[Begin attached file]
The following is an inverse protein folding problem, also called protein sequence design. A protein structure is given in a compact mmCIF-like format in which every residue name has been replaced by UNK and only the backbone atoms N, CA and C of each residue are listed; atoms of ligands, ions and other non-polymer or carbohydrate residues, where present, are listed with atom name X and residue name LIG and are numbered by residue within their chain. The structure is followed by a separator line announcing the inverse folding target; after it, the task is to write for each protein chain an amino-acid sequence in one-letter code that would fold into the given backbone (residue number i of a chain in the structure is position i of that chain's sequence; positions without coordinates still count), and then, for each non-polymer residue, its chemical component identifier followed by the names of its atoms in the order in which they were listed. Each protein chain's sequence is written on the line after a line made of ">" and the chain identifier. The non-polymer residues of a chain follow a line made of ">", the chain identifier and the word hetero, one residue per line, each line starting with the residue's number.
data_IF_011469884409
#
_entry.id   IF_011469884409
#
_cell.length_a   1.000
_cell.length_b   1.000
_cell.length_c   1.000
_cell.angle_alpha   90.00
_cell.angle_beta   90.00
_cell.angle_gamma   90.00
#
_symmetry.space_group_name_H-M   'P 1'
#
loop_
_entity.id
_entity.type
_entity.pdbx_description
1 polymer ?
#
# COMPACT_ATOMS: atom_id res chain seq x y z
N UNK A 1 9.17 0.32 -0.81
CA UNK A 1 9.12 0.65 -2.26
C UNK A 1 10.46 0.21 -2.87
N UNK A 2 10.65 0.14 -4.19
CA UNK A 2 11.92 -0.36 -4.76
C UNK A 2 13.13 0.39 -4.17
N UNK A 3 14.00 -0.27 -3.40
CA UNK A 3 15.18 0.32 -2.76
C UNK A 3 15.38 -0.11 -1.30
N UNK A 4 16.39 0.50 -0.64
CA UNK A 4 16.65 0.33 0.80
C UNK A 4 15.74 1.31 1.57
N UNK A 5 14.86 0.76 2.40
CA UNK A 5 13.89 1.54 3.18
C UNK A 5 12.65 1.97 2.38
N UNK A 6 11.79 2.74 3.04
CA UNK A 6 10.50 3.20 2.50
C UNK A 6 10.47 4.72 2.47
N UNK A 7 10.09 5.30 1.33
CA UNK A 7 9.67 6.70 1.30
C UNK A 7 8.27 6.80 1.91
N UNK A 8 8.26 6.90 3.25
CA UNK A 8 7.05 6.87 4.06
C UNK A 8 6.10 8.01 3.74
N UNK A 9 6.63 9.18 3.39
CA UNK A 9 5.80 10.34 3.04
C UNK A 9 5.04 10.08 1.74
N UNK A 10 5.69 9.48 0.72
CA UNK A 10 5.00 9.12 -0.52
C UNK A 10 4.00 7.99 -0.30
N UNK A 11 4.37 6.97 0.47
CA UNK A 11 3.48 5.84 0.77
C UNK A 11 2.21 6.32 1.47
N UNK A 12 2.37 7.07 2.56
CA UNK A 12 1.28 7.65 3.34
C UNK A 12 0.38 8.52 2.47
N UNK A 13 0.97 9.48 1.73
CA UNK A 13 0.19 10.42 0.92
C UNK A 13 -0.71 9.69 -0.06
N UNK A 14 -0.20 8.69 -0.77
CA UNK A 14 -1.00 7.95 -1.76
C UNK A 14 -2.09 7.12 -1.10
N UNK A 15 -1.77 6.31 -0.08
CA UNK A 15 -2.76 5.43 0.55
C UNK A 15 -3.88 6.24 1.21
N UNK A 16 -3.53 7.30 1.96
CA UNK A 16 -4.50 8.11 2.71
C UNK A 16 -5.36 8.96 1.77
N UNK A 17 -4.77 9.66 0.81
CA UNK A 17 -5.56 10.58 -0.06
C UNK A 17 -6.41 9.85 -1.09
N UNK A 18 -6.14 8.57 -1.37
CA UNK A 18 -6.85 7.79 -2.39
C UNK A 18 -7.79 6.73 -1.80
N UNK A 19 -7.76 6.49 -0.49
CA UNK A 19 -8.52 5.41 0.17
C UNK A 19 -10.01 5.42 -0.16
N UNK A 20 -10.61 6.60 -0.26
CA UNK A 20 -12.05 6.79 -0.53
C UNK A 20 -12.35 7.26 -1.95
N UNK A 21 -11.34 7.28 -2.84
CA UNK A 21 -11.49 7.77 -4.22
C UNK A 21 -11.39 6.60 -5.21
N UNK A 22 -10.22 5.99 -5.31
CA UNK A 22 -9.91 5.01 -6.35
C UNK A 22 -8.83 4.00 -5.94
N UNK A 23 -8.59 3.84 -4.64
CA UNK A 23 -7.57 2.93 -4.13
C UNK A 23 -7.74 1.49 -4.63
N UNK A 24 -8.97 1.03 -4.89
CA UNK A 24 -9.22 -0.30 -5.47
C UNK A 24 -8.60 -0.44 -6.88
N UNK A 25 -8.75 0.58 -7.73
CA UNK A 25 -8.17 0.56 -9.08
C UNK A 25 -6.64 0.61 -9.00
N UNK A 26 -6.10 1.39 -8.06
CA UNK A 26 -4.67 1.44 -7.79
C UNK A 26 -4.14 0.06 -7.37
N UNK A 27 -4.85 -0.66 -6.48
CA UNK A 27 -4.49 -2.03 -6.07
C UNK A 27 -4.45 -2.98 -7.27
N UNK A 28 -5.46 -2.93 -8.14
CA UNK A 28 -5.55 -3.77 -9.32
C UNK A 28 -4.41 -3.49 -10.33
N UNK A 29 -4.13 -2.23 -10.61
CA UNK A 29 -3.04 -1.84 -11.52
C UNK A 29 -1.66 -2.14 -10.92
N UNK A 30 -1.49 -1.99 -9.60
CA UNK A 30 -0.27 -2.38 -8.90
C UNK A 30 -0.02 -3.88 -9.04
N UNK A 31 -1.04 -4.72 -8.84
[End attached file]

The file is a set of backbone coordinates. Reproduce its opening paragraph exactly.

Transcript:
The following is an inverse protein folding problem, also called protein sequence design. A protein structure is given in a compact mmCIF-like format in which every residue name has been replaced by UNK and only the backbone atoms N, CA and C of each residue are listed; atoms of ligands, ions and other non-polymer or carbohydrate residues, where present, are listed with atom name X and residue name LIG and are numbered by residue within their chain. The structure is followed by a separator line announcing the inverse folding target; after it, the task is to write for each protein chain an amino-acid sequence in one-letter code that would fold into the given backbone (residue number i of a chain in the structure is position i of that chain's sequence; positions without coordinates still count), and then, for each non-polymer residue, its chemical component identifier followed by the names of its atoms in the order in which they were listed. Each protein chain's sequence is written on the line after a line made of ">" and the chain identifier. The non-polymer residues of a chain follow a line made of ">", the chain identifier and the word hetero, one residue per line, each line starting with the residue's number.